“What are you doing here?” The man’s voice sounded digitized like he spoke through a mask. The Courier figured it was his translator’s doing. “You’re lucky your shields held up like that.”

“Lucky is what I’m good at,” Ethan smiled, nonchalant. He stood up when his shields refreshed and activated VATS again, shooting down more of the attackers in his direction. “You know, seeing the sights, killing people. The usual. You?”

The asari blinked after ducking back behind the crate. “I’ll be quick: we’re looking for a body of a friend. Feron’s my contact here.” She tilted her head to the hooded man.

The hooded man frowned. “Liara, you sure that’s a good idea? We just met him!”

“He helped us so far, so it’s a good time as any.” Liara, the asari, looked back at Ethan. “We’re looking for Commander Shepard. Feron had some information on her whereabouts.”

“Who’s Commander Shepard?” the Courier asked loudly over the sound of slugs banging against the crate. He popped out of cover and grabbed an attacker that ran up to them, tossed him and slammed him onto the ground. Ethan pulled his knife out and cut the armored man’s throat, ending his life in an instant.

When he looked back at the two, he realized he wasted his breath as the two gave him incredulous looks. “You…” Feron said.

“How did you not know who Shepard is?” Liara asked.

“You think you’d know her by her reputation since you’re a human,” said Feron.

“I’m new around here.” Ethan poked his head out and found more troopers coming in.

“Aren’t we all?” Feron had shot another attacker.

“Yeah, sure,” Ethan retorted. “We can play Q&A after this if you like.”

A metal slug flew by, missing them by inches. “A wise idea, I might add,” Feron replied.

“At least we agree on something.” Ethan put his knife away and continued firing at the shooters. No matter how many they killed, two more entered the fray. Liara gathered the blue energy and formed it into a sphere in her hands. In a second, she launched the ball at the group in question. It suspended in the air, pulling those nearby toward it and flew around the object as if they were like a string attached to a ceiling.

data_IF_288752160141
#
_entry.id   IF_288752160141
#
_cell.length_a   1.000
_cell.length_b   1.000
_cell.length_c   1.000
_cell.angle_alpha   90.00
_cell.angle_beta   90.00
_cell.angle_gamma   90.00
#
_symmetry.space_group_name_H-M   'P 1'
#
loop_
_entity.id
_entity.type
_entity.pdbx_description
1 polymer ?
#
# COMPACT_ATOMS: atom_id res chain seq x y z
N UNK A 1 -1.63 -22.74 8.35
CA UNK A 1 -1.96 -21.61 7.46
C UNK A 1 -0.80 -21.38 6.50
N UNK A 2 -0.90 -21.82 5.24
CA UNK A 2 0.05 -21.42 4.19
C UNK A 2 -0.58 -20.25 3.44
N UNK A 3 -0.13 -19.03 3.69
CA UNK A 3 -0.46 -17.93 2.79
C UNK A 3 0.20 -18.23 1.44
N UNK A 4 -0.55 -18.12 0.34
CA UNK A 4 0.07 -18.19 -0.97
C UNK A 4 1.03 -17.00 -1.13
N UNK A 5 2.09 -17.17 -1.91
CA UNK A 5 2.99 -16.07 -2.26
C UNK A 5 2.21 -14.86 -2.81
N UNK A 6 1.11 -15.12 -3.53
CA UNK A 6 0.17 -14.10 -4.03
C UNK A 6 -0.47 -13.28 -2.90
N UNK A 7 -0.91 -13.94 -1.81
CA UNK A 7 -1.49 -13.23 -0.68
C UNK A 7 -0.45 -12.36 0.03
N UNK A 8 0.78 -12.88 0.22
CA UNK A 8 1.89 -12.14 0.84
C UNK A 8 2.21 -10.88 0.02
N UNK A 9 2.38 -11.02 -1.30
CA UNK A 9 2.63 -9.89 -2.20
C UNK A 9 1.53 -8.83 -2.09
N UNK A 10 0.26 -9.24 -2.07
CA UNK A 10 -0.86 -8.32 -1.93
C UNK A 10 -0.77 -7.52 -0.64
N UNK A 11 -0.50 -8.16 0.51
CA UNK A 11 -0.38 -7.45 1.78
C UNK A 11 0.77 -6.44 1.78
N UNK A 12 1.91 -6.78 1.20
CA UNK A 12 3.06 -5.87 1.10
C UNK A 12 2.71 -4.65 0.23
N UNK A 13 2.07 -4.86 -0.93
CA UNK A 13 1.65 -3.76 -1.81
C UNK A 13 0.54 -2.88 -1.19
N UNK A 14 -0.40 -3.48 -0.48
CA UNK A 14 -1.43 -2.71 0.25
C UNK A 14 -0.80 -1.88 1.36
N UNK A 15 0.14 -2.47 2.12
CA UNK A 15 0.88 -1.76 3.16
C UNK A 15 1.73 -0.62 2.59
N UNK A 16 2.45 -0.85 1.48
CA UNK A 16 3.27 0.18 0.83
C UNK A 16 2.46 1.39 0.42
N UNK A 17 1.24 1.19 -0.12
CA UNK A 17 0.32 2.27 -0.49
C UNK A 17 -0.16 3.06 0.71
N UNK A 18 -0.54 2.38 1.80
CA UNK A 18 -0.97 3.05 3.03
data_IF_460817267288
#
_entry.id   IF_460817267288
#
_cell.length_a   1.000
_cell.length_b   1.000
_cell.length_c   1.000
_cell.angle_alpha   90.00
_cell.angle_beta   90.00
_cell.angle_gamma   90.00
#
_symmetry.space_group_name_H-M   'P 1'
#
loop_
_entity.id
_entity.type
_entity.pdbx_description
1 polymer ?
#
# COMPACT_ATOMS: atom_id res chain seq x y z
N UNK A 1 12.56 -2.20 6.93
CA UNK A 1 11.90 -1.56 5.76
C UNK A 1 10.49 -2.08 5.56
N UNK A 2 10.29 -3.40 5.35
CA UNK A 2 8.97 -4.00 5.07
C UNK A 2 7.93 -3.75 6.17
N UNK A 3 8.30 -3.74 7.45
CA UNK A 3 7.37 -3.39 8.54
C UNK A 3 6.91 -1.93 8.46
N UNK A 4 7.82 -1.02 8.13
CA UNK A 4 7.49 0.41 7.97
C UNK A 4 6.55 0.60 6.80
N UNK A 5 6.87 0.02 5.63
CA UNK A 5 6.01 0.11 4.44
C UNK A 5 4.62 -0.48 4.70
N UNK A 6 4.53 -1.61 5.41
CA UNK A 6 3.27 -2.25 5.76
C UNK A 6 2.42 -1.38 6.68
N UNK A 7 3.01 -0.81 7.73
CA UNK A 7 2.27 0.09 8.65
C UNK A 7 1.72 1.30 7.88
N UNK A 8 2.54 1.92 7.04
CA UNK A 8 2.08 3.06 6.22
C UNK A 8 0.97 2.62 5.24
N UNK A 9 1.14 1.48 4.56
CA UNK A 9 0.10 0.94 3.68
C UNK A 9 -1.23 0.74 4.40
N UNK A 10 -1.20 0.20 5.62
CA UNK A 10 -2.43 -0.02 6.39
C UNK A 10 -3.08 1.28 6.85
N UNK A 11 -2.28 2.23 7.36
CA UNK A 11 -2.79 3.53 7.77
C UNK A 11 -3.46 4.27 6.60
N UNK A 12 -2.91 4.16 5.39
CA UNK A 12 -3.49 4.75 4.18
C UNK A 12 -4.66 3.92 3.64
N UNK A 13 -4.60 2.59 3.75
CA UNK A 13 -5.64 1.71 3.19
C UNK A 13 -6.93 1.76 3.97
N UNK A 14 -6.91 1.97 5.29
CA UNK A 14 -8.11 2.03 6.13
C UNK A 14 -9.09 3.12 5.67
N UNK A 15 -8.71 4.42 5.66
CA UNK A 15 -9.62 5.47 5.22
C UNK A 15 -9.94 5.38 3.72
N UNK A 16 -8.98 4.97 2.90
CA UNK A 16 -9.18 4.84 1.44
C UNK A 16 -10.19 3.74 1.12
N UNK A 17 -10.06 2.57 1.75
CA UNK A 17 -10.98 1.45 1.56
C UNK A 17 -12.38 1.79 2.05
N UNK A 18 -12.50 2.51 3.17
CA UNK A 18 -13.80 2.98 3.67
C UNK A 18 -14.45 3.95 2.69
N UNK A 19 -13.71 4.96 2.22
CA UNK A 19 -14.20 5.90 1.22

This gave Ethan and Feron the advantage. They focused their fire at the floating shooters as the Courier used VATS whenever he could. He ducked as one of them flew above him. He continued firing, with Liara firing her pistol at another new attacker running in on the scene.

One of the turians entered the fray with a large, bulky rifle in hand. Liara leaned out of cover and pulled off a new trick. A blue barrier appeared on the turian, preventing him from moving.

Without warning, one shooter dropped dead with a bloody hole in his head. “Sniper! Look out!" one other shooter, a dark-haired man with tanned skin, cried with fear in his eyes. Another shot pierced through his head.

Several of the attackers got shot down. Capitalizing on this, Feron ran first, dashing away. Liara came next, tossing away another attacker with her powers and grabbed Ethan’s arm, following the hooded man. None of them looked back as they ran.